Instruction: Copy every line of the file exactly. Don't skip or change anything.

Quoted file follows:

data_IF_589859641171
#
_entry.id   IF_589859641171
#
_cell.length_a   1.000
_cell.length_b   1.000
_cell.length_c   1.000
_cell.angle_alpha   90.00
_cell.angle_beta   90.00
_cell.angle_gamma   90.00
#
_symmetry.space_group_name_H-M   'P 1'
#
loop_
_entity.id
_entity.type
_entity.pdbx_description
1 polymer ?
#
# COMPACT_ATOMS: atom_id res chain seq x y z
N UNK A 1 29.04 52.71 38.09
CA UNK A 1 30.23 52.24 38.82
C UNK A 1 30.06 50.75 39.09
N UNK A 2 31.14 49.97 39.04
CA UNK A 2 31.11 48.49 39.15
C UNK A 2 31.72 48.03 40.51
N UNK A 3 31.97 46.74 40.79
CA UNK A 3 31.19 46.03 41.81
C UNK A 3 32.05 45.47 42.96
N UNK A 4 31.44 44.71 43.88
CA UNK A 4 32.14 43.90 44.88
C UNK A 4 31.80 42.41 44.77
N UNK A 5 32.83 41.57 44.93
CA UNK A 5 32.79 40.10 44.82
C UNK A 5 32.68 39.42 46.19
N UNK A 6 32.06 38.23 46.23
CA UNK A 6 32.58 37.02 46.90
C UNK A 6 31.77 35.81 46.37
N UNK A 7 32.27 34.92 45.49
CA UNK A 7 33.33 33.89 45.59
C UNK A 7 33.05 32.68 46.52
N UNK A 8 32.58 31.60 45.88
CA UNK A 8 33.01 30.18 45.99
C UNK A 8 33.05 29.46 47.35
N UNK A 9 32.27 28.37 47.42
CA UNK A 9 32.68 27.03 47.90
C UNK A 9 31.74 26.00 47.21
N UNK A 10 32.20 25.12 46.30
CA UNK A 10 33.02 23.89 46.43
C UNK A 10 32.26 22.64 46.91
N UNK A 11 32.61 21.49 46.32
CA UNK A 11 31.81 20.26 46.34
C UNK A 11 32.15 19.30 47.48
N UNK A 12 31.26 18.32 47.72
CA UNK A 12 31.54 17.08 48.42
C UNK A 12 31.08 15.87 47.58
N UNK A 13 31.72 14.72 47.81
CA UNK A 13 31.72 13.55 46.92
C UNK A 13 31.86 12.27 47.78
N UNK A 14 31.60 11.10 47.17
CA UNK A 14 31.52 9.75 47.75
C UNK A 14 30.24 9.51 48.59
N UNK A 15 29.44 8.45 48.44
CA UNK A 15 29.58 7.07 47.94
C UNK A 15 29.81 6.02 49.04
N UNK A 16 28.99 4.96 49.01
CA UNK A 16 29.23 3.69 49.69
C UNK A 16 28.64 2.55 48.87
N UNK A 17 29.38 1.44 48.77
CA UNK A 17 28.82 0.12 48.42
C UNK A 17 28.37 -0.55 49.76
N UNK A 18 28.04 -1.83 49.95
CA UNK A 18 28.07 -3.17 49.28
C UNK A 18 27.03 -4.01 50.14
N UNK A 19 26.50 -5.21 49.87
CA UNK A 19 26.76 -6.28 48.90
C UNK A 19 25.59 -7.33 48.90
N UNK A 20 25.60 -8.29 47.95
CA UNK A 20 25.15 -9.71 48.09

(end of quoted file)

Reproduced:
data_IF_589859641171
#
_entry.id   IF_589859641171
#
_cell.length_a   1.000
_cell.length_b   1.000
_cell.length_c   1.000
_cell.angle_alpha   90.00
_cell.angle_beta   90.00
_cell.angle_gamma   90.00
#
_symmetry.space_group_name_H-M   'P 1'
#
loop_
_entity.id
_entity.type
_entity.pdbx_description
1 polymer ?
#
# COMPACT_ATOMS: atom_id res chain seq x y z
N UNK A 1 29.04 52.71 38.09
CA UNK A 1 30.23 52.24 38.82
C UNK A 1 30.06 50.75 39.09
N UNK A 2 31.14 49.97 39.04
CA UNK A 2 31.11 48.49 39.15
C UNK A 2 31.72 48.03 40.51
N UNK A 3 31.97 46.74 40.79
CA UNK A 3 31.19 46.03 41.81
C UNK A 3 32.05 45.47 42.96
N UNK A 4 31.44 44.71 43.88
CA UNK A 4 32.14 43.90 44.88
C UNK A 4 31.80 42.41 44.77
N UNK A 5 32.83 41.57 44.93
CA UNK A 5 32.79 40.10 44.82
C UNK A 5 32.68 39.42 46.19
N UNK A 6 32.06 38.23 46.23
CA UNK A 6 32.58 37.02 46.90
C UNK A 6 31.77 35.81 46.37
N UNK A 7 32.27 34.92 45.49
CA UNK A 7 33.33 33.89 45.59
C UNK A 7 33.05 32.68 46.52
N UNK A 8 32.58 31.60 45.88
CA UNK A 8 33.01 30.18 45.99
C UNK A 8 33.05 29.46 47.35
N UNK A 9 32.27 28.37 47.42
CA UNK A 9 32.68 27.03 47.90
C UNK A 9 31.74 26.00 47.21
N UNK A 10 32.20 25.12 46.30
CA UNK A 10 33.02 23.89 46.43
C UNK A 10 32.26 22.64 46.91
N UNK A 11 32.61 21.49 46.32
CA UNK A 11 31.81 20.26 46.34
C UNK A 11 32.15 19.30 47.48
N UNK A 12 31.26 18.32 47.72
CA UNK A 12 31.54 17.08 48.42
C UNK A 12 31.08 15.87 47.58
N UNK A 13 31.72 14.72 47.81
CA UNK A 13 31.72 13.55 46.92
C UNK A 13 31.86 12.27 47.78
N UNK A 14 31.60 11.10 47.17
CA UNK A 14 31.52 9.75 47.75
C UNK A 14 30.24 9.51 48.59
N UNK A 15 29.44 8.45 48.44
CA UNK A 15 29.58 7.07 47.94
C UNK A 15 29.81 6.02 49.04
N UNK A 16 28.99 4.96 49.01
CA UNK A 16 29.23 3.69 49.69
C UNK A 16 28.64 2.55 48.87
N UNK A 17 29.38 1.44 48.77
CA UNK A 17 28.82 0.12 48.42
C UNK A 17 28.37 -0.55 49.76
N UNK A 18 28.04 -1.83 49.95
CA UNK A 18 28.07 -3.17 49.28
C UNK A 18 27.03 -4.01 50.14
N UNK A 19 26.50 -5.21 49.87
CA UNK A 19 26.76 -6.28 48.90
C UNK A 19 25.59 -7.33 48.90
N UNK A 20 25.60 -8.29 47.95
CA UNK A 20 25.15 -9.71 48.09